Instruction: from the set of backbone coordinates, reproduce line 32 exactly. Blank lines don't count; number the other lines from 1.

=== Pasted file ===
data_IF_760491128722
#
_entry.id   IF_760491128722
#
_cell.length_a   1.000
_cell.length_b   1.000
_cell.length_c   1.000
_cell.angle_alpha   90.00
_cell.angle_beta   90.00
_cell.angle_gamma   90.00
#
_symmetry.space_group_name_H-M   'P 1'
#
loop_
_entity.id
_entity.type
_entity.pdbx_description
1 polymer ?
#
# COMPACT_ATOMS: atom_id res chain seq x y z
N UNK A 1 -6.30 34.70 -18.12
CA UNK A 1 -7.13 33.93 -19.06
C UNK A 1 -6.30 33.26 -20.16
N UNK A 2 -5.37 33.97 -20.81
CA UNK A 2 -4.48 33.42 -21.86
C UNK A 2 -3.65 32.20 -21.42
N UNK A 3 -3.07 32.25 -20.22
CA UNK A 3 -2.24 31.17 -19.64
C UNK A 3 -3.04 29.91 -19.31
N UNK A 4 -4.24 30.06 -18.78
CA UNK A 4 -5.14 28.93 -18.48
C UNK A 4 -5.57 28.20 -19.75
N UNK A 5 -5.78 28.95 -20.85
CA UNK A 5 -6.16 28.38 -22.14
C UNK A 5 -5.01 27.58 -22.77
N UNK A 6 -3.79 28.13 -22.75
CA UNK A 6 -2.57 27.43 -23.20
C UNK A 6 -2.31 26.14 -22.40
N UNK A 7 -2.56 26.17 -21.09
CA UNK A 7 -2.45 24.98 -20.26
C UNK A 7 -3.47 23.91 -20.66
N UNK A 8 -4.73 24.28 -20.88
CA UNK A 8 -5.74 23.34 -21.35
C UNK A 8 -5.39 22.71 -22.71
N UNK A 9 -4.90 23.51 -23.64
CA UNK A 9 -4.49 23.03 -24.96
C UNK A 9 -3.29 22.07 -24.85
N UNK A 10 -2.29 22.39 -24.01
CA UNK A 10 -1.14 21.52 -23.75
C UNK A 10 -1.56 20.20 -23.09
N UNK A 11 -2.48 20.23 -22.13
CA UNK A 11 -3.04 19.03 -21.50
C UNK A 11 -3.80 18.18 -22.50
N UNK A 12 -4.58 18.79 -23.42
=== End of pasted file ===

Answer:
C UNK A 4 -5.57 28.20 -19.75